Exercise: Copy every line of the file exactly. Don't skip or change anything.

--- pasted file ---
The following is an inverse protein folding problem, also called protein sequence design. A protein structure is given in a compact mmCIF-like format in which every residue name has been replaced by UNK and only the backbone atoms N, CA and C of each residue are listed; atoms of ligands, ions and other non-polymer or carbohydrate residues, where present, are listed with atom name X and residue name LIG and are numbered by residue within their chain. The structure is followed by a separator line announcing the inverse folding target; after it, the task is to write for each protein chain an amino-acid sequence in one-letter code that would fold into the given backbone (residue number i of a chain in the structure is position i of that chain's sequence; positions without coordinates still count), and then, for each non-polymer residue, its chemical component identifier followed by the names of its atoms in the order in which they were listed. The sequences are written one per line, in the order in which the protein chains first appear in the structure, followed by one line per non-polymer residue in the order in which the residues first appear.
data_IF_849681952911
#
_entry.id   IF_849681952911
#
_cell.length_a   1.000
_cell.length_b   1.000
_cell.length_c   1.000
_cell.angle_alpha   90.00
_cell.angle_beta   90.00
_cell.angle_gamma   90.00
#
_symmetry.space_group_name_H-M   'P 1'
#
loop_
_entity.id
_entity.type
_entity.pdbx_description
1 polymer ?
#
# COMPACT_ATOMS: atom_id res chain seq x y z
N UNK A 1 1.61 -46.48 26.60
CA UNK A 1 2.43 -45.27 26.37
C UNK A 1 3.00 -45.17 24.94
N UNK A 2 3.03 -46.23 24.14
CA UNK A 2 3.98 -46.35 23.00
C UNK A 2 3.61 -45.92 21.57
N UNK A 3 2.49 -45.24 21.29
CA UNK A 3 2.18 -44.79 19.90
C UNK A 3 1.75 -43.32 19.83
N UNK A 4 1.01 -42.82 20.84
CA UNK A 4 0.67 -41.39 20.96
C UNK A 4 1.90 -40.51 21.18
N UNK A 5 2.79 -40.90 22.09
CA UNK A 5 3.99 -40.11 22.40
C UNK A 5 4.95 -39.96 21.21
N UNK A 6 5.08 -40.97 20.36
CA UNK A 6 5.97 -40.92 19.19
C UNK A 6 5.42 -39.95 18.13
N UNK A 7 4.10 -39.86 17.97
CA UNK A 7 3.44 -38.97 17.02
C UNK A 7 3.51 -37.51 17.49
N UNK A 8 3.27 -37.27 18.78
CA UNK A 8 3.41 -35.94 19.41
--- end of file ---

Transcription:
The following is an inverse protein folding problem, also called protein sequence design. A protein structure is given in a compact mmCIF-like format in which every residue name has been replaced by UNK and only the backbone atoms N, CA and C of each residue are listed; atoms of ligands, ions and other non-polymer or carbohydrate residues, where present, are listed with atom name X and residue name LIG and are numbered by residue within their chain. The structure is followed by a separator line announcing the inverse folding target; after it, the task is to write for each protein chain an amino-acid sequence in one-letter code that would fold into the given backbone (residue number i of a chain in the structure is position i of that chain's sequence; positions without coordinates still count), and then, for each non-polymer residue, its chemical component identifier followed by the names of its atoms in the order in which they were listed. The sequences are written one per line, in the order in which the protein chains first appear in the structure, followed by one line per non-polymer residue in the order in which the residues first appear.
data_IF_849681952911
#
_entry.id   IF_849681952911
#
_cell.length_a   1.000
_cell.length_b   1.000
_cell.length_c   1.000
_cell.angle_alpha   90.00
_cell.angle_beta   90.00
_cell.angle_gamma   90.00
#
_symmetry.space_group_name_H-M   'P 1'
#
loop_
_entity.id
_entity.type
_entity.pdbx_description
1 polymer ?
#
# COMPACT_ATOMS: atom_id res chain seq x y z
N UNK A 1 1.61 -46.48 26.60
CA UNK A 1 2.43 -45.27 26.37
C UNK A 1 3.00 -45.17 24.94
N UNK A 2 3.03 -46.23 24.14
CA UNK A 2 3.98 -46.35 23.00
C UNK A 2 3.61 -45.92 21.57
N UNK A 3 2.49 -45.24 21.29
CA UNK A 3 2.18 -44.79 19.90
C UNK A 3 1.75 -43.32 19.83
N UNK A 4 1.01 -42.82 20.84
CA UNK A 4 0.67 -41.39 20.96
C UNK A 4 1.90 -40.51 21.18
N UNK A 5 2.79 -40.90 22.09
CA UNK A 5 3.99 -40.11 22.40
C UNK A 5 4.95 -39.96 21.21
N UNK A 6 5.08 -40.97 20.36
CA UNK A 6 5.97 -40.92 19.19
C UNK A 6 5.42 -39.95 18.13
N UNK A 7 4.10 -39.86 17.97
CA UNK A 7 3.44 -38.97 17.02
C UNK A 7 3.51 -37.51 17.49
N UNK A 8 3.27 -37.27 18.78
CA UNK A 8 3.41 -35.94 19.41